Charging speed


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rearden

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Feb 11, 2019
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I have LiFePo4 26650 cells battery 16s around 270ah with a solark 12k charger/inverter. The solark is fairly sophisticated, monitors power flows and can send power to load, battery or grid.
I get about 4 hours of strong sun with pretty sharp tails due to shading. When I observe the charging curve of the battery, it seems like it is unable to charge completely in the 4 hours and that I have excess solar power. I currently have ~4kw of panels, but my 270ah battery may only take 2-3 kw max of power when charging (in a decreasing curve). So I have both excess production and the batteries seem to not accept enough charge to bring them to 100%.

What are some suggestions to improve the system efficiency? I can't really do much about the shading to broaden the solar curve.
Should I oscillate the battery between some other DoD than 40-100%, like 30% to 80% to maximize accepted charge?
What would this to do battery life?
If I add more batteries to max my solar accepted charge input, then I am limited on DoD because it will only charge so fast.

What is a normal charge rate for LiFePo4 and therefore expected time to restore DoD to 100% (or 90%) from say 40%.

rearden
 

Korishan

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Should I oscillate the battery between some other DoD than 40-100%, like 30% to 80% to maximize accepted charge?
This doesn't change "capacity". It changes the "lifespan". By dropping from 100% down to 80%, you can literally add 1000's of life cycles to the cell.
A life cycle is a full charge/discharge/charge.
I would not go lower than 65%. That's around 2.5V. Going down to 30% that is about 1.15V, which is waaaay to low. 40% is 1.52V, which is to low, too.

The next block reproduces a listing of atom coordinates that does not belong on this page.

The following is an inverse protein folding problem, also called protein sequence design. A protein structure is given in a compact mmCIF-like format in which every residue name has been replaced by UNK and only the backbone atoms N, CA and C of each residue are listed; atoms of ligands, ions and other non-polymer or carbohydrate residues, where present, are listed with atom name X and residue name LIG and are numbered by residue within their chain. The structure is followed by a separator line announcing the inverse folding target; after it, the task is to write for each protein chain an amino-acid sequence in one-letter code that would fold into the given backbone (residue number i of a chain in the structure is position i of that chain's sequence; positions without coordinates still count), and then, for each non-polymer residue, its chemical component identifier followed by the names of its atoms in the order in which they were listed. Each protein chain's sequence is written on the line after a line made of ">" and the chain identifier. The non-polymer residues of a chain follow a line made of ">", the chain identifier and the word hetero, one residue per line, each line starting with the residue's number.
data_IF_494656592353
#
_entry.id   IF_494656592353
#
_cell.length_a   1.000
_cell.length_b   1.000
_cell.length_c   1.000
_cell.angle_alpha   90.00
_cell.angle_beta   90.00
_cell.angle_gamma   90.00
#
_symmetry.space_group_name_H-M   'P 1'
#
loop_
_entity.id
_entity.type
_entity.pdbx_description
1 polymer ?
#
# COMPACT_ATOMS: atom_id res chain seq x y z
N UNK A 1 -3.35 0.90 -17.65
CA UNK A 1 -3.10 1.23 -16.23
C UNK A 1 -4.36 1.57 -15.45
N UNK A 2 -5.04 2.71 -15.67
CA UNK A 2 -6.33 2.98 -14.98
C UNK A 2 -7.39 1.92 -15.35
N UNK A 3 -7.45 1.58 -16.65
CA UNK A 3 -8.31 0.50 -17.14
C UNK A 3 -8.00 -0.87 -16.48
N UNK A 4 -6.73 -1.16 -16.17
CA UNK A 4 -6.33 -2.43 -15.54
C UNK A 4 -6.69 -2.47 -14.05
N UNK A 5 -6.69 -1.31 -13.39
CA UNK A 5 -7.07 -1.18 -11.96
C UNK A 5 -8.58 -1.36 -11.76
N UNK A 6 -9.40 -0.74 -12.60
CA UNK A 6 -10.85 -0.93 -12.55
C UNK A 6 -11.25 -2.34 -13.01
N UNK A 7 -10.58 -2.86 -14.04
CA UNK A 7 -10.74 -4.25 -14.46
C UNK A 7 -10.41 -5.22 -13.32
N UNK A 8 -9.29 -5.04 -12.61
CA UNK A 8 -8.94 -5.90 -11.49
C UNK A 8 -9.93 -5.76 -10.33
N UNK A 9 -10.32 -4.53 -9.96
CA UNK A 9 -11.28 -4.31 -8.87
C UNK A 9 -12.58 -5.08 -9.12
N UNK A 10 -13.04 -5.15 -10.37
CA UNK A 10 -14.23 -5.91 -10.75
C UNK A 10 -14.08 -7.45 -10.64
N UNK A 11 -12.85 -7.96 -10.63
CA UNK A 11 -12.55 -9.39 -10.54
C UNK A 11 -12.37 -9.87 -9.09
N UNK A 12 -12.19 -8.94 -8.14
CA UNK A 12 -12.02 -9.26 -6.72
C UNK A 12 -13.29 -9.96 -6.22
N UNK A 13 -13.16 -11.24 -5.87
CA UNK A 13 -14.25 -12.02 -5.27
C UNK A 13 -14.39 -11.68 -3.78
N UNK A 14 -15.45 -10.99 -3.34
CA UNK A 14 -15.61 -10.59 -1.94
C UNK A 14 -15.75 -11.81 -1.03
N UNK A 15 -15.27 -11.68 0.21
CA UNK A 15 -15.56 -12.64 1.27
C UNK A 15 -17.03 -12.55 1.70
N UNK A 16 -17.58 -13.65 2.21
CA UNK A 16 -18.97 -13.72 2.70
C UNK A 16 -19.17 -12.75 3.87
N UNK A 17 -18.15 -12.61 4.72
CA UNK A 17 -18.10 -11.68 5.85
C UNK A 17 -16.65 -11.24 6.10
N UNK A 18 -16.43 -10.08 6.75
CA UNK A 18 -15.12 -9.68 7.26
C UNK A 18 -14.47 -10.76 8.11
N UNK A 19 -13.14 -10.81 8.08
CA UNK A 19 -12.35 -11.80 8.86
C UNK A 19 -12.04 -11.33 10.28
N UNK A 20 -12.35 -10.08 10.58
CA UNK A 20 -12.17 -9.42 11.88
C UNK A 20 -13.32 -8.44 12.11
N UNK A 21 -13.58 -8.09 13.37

What is a normal charge rate for LiFePo4 and therefore expected time to restore DoD to 100% (or 90%) from say 40%.
This is dependent on the cells and what they were designed for. If they were for high discharge current, then you can go really high on the Amps. If they were designed for long run time, then you want a lower Amp charge. You need to look up the specs of what those cells are.

There isn't really much you can do to increase efficiency, other than replace your solar charge controller with a more expensive unit that can do better efficiency transfer. Use larger gauge wire to minimize transmission losses. Make sure all your connections are tight to minimize contact resistance. Possibly applying some dielectric grease to help with that transfer as well.
 

TheBatteries

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I would not go lower than 65%. That's around 2.5V. Going down to 30% that is about 1.15V, which is waaaay to low. 40% is 1.52V, which is to low, too.

Most LiFePO4 batteries are considered empty or 0% state of charge at 2.50V per cell. If you take them down to 1.15V or 1.52V, you're pretty much destroying your batteries...
 

Roland W

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Oct 9, 2017
Messages
146
For a 270ah battery, 3kW at charging is fairly normal. That's a C rate of around 0.2. I would stay within 3.0V at bottom and 3.4V at the top. That gives you a usable capacity of around 85-90% and will increase you battery life dramatically.
In my opinion, if you really need or want to make sure your pack is getting full to the mentioned limits, you would probably have to add a few panels and max out the charger in the inverter, or have another small array feeding in with an other individual charger. Would that be an option?
If the solar day is too short and the battery capacity too big, you cannot do much by tweeking efficiancy ;)
 
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J_Mack58

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Apr 7, 2021
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145